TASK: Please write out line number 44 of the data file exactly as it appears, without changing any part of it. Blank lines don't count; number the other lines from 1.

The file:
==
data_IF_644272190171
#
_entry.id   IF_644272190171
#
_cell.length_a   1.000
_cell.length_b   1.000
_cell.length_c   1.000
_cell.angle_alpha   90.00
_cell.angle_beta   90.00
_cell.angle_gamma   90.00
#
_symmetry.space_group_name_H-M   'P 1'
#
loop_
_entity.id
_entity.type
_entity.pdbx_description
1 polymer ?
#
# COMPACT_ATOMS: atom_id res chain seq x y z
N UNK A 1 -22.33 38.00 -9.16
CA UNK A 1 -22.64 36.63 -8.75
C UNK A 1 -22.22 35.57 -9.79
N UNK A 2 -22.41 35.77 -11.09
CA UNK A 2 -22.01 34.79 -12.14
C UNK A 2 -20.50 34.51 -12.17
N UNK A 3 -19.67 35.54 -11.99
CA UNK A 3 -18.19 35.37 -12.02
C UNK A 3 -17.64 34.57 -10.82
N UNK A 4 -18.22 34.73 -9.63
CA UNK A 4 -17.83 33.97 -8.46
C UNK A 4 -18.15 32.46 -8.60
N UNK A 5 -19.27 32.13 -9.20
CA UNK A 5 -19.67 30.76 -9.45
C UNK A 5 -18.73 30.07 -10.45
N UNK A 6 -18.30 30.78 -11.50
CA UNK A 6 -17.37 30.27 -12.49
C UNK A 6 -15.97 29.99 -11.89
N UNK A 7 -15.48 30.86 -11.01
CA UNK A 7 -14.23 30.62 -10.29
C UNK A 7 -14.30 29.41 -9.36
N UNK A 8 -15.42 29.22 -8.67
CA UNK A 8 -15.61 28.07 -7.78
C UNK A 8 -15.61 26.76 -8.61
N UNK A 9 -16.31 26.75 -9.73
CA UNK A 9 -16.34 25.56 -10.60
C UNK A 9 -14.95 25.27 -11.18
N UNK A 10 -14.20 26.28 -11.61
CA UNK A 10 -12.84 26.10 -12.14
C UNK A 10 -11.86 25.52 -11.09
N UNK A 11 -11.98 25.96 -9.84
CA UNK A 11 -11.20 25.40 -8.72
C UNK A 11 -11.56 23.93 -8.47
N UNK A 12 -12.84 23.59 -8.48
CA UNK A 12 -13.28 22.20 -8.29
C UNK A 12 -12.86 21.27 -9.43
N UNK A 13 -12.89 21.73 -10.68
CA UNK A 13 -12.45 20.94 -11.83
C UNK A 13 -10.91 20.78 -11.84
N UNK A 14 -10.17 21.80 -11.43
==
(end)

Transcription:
C UNK A 8 -15.61 26.76 -8.61